The co-chair of Taiwan’s Foreign Affairs and Defence Committee says Australia should send a clear signal to Beijing that threats to Taiwan will not be tolerated, warning conflict over the island puts the entire Indo-Pacific in peril.
Wang Ting-yu called on all democratic countries to send a message to China days after the People’s Liberation Army sent dozens of fighter jets and bombers over the Taiwan Strait in a sharp escalation of military incursions in the region.
Members of Taiwan’s armed forces during a military exercise in Hukou, Hsinchu County, Taiwan, last week.Credit:Bloomberg
“Australia should send a clear signal that this is a red line,” he said in an interview from the Legislative Yuan, the island’s one-chamber parliament, in Taipei. “You can increase your country’s power but don’t harass, bully or intimidate your neighbour in a military way.”
Senior colonel Wu Qian, a spokesman for China’s Ministry of National Defence, ratcheted up Beijing’s threats to Taipei on Thursday night. He said China’s military drills in the area were aimed at provocation by separatist forces and foreign interference.
“We solemnly warn these Taiwan separatists: those who play with fire will get burnt, Taiwan secession means war,” Wu said. “The PLA will take whatever actions are necessary to resolutely thwart any secession schemes, and adamantly safeguard national sovereignty and territorial integrity.”
Wang Ting-yu, MP, co-chair of Taiwan’s Foreign Affairs and Defence Committee.Credit:Kuan-Ju Huang/Commons
The remarks are the strongest to date from China’s defence establishment on the future of Taiwan, which has been threatened since it split from the mainland in 1949 after years of civil war between the Chinese Communist Party and the Kuomintang. China has set a deadline of 2049 to unify the mainland with its neighbour. A Chinese Communist Party’s five-year plan in October re-committed China to “peaceful” unification with Taiwan but its rapidly expanding military and naval capability combined with the growing nationalistic power of President Xi Jinping has driven concerns unification could be brought forward by force.
“Taiwan has not for one single second belonged to China,” said Wang. “The Chinese Communist Party never had a single cent of tax paid from Taiwan but the past 40 years they have been using their diplomatic tactics and military threats to disturb Taiwan’s society.”
Wang said the island’s future was not only a matter for its 24 million people but for security in the region.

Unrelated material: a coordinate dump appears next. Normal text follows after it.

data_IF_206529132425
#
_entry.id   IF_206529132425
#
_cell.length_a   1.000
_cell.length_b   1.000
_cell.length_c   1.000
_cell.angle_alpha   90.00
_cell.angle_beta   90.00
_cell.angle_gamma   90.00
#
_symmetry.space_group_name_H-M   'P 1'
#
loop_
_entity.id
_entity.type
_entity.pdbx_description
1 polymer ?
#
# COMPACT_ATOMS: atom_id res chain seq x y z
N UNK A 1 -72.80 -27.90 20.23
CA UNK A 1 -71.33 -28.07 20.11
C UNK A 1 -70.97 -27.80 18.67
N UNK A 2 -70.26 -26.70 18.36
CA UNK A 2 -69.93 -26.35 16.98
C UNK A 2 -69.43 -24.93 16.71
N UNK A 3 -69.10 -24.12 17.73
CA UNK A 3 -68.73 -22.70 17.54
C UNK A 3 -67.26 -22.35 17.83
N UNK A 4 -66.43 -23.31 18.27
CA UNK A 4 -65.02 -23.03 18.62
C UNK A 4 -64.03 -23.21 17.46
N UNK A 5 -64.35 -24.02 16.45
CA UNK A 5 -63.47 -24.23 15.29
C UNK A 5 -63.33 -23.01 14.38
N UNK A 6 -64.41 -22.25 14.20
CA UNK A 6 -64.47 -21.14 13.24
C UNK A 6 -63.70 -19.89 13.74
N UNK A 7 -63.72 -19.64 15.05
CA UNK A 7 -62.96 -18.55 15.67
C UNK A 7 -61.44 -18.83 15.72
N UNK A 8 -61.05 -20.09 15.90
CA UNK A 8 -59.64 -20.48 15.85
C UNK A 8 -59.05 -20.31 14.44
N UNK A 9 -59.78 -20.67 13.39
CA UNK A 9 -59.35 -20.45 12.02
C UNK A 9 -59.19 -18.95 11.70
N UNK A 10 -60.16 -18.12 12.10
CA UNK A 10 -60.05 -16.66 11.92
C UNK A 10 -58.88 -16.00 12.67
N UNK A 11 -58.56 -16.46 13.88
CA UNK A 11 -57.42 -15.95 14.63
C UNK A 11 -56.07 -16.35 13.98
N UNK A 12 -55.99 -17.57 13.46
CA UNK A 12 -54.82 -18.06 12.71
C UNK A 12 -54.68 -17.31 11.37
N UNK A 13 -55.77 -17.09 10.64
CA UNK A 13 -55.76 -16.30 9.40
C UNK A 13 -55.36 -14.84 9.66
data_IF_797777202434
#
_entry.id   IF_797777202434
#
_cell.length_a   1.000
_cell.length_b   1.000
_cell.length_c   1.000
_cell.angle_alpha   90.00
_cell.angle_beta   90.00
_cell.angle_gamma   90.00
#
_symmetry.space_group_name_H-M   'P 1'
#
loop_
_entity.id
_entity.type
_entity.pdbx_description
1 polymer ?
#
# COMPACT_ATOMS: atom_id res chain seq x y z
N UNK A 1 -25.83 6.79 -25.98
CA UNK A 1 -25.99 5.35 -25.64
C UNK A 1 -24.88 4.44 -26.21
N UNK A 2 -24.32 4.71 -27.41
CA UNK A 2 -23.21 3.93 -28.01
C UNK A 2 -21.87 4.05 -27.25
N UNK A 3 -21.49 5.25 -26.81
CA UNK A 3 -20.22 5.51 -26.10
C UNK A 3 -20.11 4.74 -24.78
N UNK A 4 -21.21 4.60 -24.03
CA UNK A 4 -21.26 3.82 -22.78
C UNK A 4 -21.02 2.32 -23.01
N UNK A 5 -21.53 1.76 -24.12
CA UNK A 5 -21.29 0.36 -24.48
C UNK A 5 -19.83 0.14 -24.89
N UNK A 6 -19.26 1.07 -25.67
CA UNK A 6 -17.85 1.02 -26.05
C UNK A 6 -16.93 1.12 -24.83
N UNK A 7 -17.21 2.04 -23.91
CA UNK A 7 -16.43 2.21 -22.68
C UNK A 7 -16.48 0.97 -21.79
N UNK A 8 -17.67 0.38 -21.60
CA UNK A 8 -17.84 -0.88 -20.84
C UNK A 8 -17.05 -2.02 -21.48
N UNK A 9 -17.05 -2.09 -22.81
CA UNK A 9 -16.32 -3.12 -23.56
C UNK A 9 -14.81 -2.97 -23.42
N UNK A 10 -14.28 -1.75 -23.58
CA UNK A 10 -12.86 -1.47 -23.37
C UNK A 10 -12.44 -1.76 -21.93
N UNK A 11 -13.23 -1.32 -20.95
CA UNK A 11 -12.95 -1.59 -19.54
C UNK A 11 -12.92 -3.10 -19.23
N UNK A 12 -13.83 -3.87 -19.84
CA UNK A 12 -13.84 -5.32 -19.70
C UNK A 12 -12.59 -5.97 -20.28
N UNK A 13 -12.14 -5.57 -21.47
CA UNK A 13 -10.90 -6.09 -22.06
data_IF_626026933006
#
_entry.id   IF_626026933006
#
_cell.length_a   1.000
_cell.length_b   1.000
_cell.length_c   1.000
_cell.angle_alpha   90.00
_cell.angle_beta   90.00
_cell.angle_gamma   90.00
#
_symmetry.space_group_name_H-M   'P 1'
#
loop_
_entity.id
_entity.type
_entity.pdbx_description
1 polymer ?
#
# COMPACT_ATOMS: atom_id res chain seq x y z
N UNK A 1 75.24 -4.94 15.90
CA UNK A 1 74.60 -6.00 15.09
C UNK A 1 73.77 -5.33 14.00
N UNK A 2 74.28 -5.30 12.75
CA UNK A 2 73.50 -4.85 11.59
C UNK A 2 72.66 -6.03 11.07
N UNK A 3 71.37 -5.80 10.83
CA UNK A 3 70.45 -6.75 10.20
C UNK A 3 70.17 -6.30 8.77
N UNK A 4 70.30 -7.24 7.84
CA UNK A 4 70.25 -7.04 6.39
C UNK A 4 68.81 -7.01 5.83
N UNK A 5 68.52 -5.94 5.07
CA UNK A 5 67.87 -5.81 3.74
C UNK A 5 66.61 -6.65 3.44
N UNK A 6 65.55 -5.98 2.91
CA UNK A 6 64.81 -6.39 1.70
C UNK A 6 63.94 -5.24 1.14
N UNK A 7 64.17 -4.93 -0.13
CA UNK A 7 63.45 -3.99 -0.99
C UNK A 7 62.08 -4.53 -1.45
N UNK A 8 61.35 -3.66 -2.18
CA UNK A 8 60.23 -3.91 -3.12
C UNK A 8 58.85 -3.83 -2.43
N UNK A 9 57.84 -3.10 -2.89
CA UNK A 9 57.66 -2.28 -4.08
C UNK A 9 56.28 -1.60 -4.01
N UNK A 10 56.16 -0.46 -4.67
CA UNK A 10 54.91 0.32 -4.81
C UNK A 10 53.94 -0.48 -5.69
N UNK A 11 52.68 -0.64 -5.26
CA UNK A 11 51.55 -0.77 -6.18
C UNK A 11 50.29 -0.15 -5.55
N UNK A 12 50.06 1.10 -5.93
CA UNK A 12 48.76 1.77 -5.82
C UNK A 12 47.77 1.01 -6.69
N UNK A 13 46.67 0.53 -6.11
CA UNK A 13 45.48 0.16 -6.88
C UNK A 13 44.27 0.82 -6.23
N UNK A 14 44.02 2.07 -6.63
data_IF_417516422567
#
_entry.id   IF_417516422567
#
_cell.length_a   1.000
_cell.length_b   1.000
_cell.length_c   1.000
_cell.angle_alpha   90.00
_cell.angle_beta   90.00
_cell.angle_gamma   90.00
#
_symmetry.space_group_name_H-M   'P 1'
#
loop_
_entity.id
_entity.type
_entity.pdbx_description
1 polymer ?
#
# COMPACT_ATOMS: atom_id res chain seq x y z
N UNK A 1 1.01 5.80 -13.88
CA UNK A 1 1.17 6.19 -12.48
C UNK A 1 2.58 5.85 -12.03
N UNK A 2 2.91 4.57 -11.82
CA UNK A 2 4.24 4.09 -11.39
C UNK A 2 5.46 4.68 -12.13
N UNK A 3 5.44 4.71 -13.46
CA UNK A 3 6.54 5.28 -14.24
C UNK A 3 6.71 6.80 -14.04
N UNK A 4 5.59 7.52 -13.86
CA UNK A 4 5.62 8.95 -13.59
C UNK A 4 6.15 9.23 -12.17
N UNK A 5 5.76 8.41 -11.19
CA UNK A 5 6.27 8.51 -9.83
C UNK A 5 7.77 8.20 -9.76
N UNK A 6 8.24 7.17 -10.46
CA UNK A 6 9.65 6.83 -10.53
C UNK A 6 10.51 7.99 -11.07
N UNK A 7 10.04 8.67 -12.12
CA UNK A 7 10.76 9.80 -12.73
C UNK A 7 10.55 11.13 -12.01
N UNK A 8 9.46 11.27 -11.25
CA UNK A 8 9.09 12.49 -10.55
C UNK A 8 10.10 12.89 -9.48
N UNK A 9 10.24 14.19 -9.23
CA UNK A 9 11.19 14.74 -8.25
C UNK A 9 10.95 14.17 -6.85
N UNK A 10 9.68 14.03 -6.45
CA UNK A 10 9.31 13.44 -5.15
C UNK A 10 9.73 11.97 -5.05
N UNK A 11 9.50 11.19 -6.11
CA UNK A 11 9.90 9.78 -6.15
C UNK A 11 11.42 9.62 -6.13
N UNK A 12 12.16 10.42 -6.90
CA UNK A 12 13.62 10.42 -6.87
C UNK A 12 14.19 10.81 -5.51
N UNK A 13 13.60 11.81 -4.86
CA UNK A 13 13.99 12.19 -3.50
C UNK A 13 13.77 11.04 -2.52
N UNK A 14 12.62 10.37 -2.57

“In the Indo-Pacific there are four potential crises. The East China Sea, the Taiwan Strait, the South China Sea and the India-China border. Taiwan is in three of the four,” he said. “Once the Taiwan situation is stabilised, we can stabilise the major crises in this region.”
Apart from the democratic island’s symbolic significance, it is also a critical strategic point in the Indo-Pacific. Its deep waters would allow China to launch submarines into the South China Sea and limit their detection. At the moment, China is restricted by the shallow waters along its south-east coast.
Wang said Australia had rising influence in the region and it was its responsibility to safeguard it.
“I have to say for the past four years Australia is doing a lot of right things,” he said. “Taiwan and Australia have a lot of common points. They are democracies, have the same population size, we can cooperate on supply chains and trade, but the regional security issue will be on the top of that list.”
Australia and the US signed a statement emphasising their support for Taiwan in July and reiterated that any resolution of cross-strait differences should be peaceful and according to the will of the people on both sides.
The US went further in its declassified Indo-Pacific strategy in January, committing to devising and implementing a defence strategy capable of defending the first island chain nations, including Taiwan.
US President Joe Biden has described his commitment to Taiwan as “rock solid”.
Asked if Australia backed this strategy, Defence Minister Linda Reynolds said the Australian government continued to watch very carefully what was happening in the Taiwan Strait.
“We would say to all parties to settle their disputes peacefully and to do it in accordance with international law,” she said.
Japan’s incoming ambassador to Australia, Shingo Yamagami, also urged the Morrison government on Friday to expand its presence in the East China Sea, where China has laid claim to disputed islands and gas fields.
“The security situation in the East China Sea has been worsening year by year, which continues to cause a great concern to us,” he told The Australian Financial Review.
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